- If you have a newsletter signup form on your website, make sure it is fully automated and has a double opt-in system, to confirm the email address is real, and to confirm that the person who signed up didn’t just enter someone else’s email address without their permission. You don’t want someone signing up on behalf of someone else. Many NZ websites that have a newsletter signup form have no form of double opt-in system, which could create problems for them.
- Make sure you have an easy way for people to unsubscribe from your newsletter. We recommend that this is fully automated, so there is no human involvement, and it is fullproof. eg. So all the recipient needs to do is click on a unique link in your email. Manual unsubscription methods, such as the recipient replying with ‘unsubscribe’ in the subject line are unreliable.
- If you get a compliant about sending spam from anyone, always address this immediately with the person complaining. Don’t ever ignore it. You should also unsubscribe them immediately from your mailing list.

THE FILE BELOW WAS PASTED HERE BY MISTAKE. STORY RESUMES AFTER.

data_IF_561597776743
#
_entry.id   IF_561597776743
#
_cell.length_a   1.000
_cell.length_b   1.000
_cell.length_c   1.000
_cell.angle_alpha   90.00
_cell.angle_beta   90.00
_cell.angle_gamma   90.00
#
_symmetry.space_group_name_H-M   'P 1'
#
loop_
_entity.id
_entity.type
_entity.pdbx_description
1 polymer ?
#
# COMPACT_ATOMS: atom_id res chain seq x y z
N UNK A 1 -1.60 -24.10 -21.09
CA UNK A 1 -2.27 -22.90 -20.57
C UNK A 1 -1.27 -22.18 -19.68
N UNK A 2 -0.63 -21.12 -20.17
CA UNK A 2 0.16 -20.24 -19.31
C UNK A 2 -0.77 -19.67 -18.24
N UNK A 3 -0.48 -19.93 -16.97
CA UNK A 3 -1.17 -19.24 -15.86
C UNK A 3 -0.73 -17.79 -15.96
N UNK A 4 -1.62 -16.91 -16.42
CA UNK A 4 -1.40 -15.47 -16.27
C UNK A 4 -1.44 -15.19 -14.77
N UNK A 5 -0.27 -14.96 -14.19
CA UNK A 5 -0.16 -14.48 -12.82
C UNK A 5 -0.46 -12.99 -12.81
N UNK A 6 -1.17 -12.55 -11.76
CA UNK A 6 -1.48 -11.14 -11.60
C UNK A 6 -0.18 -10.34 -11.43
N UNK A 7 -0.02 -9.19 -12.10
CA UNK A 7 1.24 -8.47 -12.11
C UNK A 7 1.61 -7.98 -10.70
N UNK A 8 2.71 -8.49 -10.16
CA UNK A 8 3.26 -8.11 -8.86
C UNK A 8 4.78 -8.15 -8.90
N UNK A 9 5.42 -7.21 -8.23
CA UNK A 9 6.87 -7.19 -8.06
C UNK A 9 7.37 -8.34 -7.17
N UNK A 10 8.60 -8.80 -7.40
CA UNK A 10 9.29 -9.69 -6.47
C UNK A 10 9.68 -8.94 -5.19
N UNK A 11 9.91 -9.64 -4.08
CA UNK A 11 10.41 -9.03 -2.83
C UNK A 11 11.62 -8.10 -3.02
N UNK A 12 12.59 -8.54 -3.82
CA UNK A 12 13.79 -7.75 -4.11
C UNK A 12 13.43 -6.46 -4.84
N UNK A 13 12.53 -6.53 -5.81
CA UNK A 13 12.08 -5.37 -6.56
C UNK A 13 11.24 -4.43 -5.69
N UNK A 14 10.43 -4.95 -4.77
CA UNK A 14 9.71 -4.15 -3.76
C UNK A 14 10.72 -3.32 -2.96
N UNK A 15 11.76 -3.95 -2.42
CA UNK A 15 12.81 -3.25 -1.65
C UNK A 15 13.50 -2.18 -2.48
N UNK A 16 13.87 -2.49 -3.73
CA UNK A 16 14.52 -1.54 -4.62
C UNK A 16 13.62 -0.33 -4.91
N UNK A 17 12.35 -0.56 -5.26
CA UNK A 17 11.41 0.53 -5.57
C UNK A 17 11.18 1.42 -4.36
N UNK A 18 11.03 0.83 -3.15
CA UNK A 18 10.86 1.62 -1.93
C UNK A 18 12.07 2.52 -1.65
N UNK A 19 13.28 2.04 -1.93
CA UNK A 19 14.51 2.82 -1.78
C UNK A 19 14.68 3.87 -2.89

We strongly recommend using a professional email marketing system, such as Constant Contact, to manage all your email marketing. This can be very cost effective, and can eliminate human error. You can get a FREE 60 day trial of Constant Contact by clicking the link below.
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Disclaimer: We are not lawyers. This page is solely our interpretation of the Unsolicited Electronic Messages Act 2007, and should not be used for any other purpose. Any information on this page should be used as the readers own risk. If you need more information, or have any questions on sending emails from your NZ business visit http://www.dia.govt.nz/services-anti-spam-index